Adam Yauch – Growing Up In Public (Part One)

16 May

“They call me Adam Yauch but I’m MCA” – note tongue placed firmly in cheek

Like quite a lot of people out there I was saddened, if not a bit shocked, to hear of the death of Beastie Boy MCA – known to his parents (who are both still alive) as Adam Yauch – at the age of forty-seven. Although I wasn’t lucky enough to have seen them live I do have quite a few of their albums (all, oddly, except their mega-selling breakthrough  License to Ill – though I do have a couple of singles from it – and their final Hot Sauce Committee Vol. 2) as well as various 7″s, 12″s… and rather a lot of cheeky downloads (*cough*).

I’m not going to feign deep personal distress here, I never personally knew any of the Beastie Boys nor have any distant blood connection to Mr Yauch, although it is always very sad when anyone – famous, talented or otherwise –  is cut down by the dreaded c-word in their mid-forties. I believe he had been ill since 2008, but you always imagine that if the damn thing doesn’t get you in the first couple of years then the threat isn’t. I have known friends, family, family friends and family of friends who have been victims of cancer, most of whom did not survive three months after being diagnosed. But sympathy to Yauch’s family (he had a young daughter) as to Adam Horovitz and Michael Diamond is most certainly due…

By all accounts the man seems to have been a genuinely nice bloke, as can be seen from the thousands of R.I.P. tweets and tributes flooding cyberspace, from the expected roll call of transatlantic rappers (Chuck D, Ice T, Eric B, Redman, Busta Rhymes, Eminem, Rev. Run from RUN DMC, Nas, LL Cool J, Dan le Sac and Scroobius Pip, Goldie Lookin’ Chain etc) through genuine 80s popstars – (Boy George, Gary Kemp, Duran Duran), local “homies” (Moby, various New York politicos), authentic luminaries (the Dalai Lama, Thom Yorke) and the downright unexpected (Jeremy Vine, Bombay Bicycle Club, The Hives, Gwyneth Paltrow, Molly-Ringwald-out-of-Pretty-In-Pink etc). Also seems most people who had worked with  MCA – photographers, djs, other bands at festivals etc – seem to have held him in high regard. Sadly, certain people – presumably caught up in the tragedy of it all – could have phrased their tributes a little better…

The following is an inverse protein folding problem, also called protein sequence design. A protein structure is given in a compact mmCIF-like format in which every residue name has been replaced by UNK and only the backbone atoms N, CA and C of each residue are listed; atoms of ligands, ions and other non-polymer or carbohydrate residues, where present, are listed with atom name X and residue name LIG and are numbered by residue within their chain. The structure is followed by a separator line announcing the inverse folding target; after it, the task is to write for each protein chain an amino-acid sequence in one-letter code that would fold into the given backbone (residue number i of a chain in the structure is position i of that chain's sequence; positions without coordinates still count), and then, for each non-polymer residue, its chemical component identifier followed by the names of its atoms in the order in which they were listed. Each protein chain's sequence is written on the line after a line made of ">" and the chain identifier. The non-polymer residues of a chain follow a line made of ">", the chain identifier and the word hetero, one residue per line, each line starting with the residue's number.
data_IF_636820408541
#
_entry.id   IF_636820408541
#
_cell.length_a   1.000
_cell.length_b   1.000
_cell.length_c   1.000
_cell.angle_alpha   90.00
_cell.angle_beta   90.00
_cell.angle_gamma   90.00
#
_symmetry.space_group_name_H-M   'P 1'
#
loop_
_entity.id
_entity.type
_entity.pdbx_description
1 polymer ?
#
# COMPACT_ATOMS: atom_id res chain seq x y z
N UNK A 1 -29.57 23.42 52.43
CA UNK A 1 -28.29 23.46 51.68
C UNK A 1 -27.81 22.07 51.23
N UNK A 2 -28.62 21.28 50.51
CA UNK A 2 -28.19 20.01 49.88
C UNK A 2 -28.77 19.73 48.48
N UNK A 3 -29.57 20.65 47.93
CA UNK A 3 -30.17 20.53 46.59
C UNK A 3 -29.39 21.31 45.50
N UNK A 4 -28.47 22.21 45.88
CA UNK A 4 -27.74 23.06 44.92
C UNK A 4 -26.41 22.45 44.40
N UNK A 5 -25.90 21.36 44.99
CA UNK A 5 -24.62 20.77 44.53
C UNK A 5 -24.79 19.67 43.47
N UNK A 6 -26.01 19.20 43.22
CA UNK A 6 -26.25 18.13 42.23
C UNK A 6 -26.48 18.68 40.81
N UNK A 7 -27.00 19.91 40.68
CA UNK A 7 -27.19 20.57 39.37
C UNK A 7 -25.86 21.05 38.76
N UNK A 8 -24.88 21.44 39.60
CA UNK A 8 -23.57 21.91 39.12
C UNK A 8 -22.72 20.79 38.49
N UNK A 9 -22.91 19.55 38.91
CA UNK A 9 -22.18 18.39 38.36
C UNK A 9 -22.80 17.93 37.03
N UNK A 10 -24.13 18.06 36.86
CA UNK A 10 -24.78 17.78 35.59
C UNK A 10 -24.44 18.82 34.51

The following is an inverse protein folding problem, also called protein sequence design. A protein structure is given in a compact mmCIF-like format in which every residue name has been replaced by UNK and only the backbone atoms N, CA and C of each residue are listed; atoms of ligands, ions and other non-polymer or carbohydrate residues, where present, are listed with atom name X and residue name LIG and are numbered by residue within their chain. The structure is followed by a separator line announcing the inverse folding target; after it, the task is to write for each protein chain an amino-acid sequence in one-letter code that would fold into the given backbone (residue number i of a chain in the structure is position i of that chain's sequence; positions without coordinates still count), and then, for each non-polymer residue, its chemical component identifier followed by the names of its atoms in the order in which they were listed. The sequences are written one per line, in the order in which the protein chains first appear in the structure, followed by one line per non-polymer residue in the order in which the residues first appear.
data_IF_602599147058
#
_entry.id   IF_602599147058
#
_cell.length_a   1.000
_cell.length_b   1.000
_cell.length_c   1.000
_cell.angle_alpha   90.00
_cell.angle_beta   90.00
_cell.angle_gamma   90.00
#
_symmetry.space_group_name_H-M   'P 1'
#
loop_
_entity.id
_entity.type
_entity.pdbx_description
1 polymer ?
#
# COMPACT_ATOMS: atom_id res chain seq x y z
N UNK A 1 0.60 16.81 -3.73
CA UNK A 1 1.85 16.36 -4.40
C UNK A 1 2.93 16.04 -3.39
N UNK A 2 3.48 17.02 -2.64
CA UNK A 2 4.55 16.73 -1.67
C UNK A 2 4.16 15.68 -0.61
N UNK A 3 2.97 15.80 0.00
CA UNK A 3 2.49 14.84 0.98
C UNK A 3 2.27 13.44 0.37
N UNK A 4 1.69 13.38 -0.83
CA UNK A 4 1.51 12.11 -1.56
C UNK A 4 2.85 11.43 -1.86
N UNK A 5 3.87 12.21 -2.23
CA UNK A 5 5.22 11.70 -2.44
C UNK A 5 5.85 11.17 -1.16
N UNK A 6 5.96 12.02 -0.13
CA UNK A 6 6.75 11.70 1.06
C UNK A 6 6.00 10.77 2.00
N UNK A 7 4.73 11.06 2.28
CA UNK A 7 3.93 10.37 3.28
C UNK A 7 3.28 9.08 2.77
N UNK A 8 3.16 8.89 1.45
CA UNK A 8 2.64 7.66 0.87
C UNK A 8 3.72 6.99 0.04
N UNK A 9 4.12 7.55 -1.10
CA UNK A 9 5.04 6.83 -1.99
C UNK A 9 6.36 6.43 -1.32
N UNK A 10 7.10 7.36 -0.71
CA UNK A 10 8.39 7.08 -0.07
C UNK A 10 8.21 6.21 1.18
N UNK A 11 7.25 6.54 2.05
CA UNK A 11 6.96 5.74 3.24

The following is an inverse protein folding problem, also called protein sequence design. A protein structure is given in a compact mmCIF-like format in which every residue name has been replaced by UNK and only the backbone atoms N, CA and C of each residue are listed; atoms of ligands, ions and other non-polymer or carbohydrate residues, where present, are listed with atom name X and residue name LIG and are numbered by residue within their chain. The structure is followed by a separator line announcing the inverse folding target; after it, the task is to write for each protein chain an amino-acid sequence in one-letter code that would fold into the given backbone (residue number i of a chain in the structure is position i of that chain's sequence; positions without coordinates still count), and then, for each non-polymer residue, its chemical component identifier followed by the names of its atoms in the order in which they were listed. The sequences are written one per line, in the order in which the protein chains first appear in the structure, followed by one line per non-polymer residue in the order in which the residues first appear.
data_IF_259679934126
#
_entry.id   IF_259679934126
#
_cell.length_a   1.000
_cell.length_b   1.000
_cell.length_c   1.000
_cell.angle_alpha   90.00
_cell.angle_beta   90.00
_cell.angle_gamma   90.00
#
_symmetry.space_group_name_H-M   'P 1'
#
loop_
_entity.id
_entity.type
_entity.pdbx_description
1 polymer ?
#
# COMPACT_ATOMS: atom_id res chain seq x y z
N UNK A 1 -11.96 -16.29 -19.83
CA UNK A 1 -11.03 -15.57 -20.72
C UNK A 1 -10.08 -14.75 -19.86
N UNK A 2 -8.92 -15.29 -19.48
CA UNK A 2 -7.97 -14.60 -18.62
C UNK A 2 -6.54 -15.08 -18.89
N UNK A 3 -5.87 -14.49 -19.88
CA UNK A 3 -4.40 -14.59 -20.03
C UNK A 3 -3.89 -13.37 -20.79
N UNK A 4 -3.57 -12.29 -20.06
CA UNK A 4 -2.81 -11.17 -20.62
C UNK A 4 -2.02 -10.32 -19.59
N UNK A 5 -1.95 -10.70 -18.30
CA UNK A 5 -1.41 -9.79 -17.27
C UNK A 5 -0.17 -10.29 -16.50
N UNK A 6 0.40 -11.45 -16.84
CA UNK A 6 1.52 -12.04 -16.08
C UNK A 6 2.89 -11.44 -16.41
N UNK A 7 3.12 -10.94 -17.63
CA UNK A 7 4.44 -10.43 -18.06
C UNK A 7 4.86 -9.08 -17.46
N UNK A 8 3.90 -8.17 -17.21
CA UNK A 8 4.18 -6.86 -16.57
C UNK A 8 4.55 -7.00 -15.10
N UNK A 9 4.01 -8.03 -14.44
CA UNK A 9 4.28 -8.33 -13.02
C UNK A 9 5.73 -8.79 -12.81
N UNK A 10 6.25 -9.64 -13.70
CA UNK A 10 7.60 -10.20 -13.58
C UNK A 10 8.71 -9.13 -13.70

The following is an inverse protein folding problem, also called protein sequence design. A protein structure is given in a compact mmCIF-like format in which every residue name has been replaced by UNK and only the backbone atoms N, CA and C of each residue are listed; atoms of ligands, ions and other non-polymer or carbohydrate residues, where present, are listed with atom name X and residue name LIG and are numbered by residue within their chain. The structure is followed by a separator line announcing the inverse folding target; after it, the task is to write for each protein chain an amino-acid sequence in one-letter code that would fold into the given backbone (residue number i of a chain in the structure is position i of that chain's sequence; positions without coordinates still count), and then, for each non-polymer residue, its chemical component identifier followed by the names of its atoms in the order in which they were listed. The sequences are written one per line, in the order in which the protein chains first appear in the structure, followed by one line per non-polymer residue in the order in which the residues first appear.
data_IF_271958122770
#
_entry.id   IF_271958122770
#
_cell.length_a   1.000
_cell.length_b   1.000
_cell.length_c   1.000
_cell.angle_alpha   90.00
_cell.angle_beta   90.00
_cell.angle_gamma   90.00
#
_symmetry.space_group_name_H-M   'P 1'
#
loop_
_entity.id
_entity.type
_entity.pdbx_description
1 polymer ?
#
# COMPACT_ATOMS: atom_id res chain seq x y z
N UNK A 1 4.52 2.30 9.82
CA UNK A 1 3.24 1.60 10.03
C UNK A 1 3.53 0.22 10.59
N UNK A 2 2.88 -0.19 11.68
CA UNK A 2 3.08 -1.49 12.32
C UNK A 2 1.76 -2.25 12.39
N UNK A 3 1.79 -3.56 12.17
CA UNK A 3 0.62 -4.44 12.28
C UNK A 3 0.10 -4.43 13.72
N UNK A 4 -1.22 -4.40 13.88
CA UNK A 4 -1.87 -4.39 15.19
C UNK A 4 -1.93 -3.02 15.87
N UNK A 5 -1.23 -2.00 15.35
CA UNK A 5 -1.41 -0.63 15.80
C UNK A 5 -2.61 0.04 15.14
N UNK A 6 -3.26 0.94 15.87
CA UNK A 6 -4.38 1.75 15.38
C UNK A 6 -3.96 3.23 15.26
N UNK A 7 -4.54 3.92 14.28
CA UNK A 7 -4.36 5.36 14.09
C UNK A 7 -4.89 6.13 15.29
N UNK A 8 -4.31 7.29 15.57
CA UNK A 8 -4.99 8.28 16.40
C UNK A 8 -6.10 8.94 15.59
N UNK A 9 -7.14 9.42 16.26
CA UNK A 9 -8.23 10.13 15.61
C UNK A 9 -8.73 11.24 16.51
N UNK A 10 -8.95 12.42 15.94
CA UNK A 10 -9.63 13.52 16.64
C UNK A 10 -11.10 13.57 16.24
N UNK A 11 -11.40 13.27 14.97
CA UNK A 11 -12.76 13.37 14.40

As the mags, blogs and newspapers have all reminded us, the Beastie Boys penetrated (oo-err) public consciousness in 1986 with their (cliché alert! cliché alert!) game changing debut “License To Ill”, with which Rick Rubin’s Def Jam label was able to cross over to the White America so beloved of the Manic Street Preachers. Noisy rock guitars melded to solid beats fronted by three young punks (in the American sense of the word – as in juvenile oiks and rabble rousers – although in an earlier incarnation the Beastie Boys HAD actually been a Black Flag – inspired hardcore punk band) who seem to have wandered out of Animal House, Budweiser cans in hand. An inflatable phallus accompanied them on tour, and their penchant for wearing VW logos from chains around their necks in the same way that Flavor Flav sported his oversized “what-time-is-it” clock lead to tabloid outrage as young men up and down the UK set upon Golfs, Polos and other motors to emulate their fratboy idols.

To me their (cliché alert!) sophomore hit single “No Sleep Till Brooklyn” was an exhilarating mix of  guitar riffs, beats, rhymes (like a lemon to a lime, a lime to a lemon, sticks in my mind… although that’s not a rhyme, of course) and… well… shouting. And when I bought it it was THE B-SIDE of  “(You Gotta) Fight For Your Right (To Party)”, the only single in my entire vinyl collection to contain two sets of brackets in the title. “Time To Get Ill” was the other song on the 12″. What a set.